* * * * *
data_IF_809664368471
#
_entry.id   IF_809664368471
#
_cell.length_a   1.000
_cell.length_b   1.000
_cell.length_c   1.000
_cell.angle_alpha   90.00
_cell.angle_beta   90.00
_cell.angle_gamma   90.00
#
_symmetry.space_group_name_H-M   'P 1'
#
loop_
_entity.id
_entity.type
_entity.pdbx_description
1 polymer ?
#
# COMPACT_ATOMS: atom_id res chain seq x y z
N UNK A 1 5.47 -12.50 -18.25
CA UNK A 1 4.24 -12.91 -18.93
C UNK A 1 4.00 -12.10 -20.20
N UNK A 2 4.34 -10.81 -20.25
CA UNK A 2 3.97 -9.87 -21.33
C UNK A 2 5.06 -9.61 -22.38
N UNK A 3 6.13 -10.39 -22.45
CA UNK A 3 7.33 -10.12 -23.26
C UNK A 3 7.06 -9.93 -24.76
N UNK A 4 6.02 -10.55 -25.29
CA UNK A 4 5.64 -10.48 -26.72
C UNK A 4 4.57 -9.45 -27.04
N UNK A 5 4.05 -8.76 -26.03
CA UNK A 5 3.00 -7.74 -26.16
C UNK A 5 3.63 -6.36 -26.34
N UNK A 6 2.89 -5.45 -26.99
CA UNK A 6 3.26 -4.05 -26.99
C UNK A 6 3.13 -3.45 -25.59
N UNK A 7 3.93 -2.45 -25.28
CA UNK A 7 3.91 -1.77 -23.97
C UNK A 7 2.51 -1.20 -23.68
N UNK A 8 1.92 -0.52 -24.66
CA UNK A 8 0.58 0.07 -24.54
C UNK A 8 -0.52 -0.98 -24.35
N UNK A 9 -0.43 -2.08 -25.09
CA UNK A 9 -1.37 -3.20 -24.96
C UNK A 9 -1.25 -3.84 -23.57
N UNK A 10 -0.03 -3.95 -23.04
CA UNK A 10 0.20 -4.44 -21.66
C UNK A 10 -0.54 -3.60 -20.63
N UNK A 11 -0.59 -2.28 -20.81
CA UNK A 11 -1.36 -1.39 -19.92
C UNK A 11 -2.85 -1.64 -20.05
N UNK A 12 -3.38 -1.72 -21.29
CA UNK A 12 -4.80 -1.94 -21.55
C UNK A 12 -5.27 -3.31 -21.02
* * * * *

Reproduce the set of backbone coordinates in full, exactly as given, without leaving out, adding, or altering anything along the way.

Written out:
data_IF_809664368471
#
_entry.id   IF_809664368471
#
_cell.length_a   1.000
_cell.length_b   1.000
_cell.length_c   1.000
_cell.angle_alpha   90.00
_cell.angle_beta   90.00
_cell.angle_gamma   90.00
#
_symmetry.space_group_name_H-M   'P 1'
#
loop_
_entity.id
_entity.type
_entity.pdbx_description
1 polymer ?
#
# COMPACT_ATOMS: atom_id res chain seq x y z
N UNK A 1 5.47 -12.50 -18.25
CA UNK A 1 4.24 -12.91 -18.93
C UNK A 1 4.00 -12.10 -20.20
N UNK A 2 4.34 -10.81 -20.25
CA UNK A 2 3.97 -9.87 -21.33
C UNK A 2 5.06 -9.61 -22.38
N UNK A 3 6.13 -10.39 -22.45
CA UNK A 3 7.33 -10.12 -23.26
C UNK A 3 7.06 -9.93 -24.76
N UNK A 4 6.02 -10.55 -25.29
CA UNK A 4 5.64 -10.48 -26.72
C UNK A 4 4.57 -9.45 -27.04
N UNK A 5 4.05 -8.76 -26.03
CA UNK A 5 3.00 -7.74 -26.16
C UNK A 5 3.63 -6.36 -26.34
N UNK A 6 2.89 -5.45 -26.99
CA UNK A 6 3.26 -4.05 -26.99
C UNK A 6 3.13 -3.45 -25.59
N UNK A 7 3.93 -2.45 -25.28
CA UNK A 7 3.91 -1.77 -23.97
C UNK A 7 2.51 -1.20 -23.68
N UNK A 8 1.92 -0.52 -24.66
CA UNK A 8 0.58 0.07 -24.54
C UNK A 8 -0.52 -0.98 -24.35
N UNK A 9 -0.43 -2.08 -25.09
CA UNK A 9 -1.37 -3.20 -24.96
C UNK A 9 -1.25 -3.84 -23.57
N UNK A 10 -0.03 -3.95 -23.04
CA UNK A 10 0.20 -4.44 -21.66
C UNK A 10 -0.54 -3.60 -20.63
N UNK A 11 -0.59 -2.28 -20.81
CA UNK A 11 -1.36 -1.39 -19.92
C UNK A 11 -2.85 -1.64 -20.05
N UNK A 12 -3.38 -1.72 -21.29
CA UNK A 12 -4.80 -1.94 -21.55
C UNK A 12 -5.27 -3.31 -21.02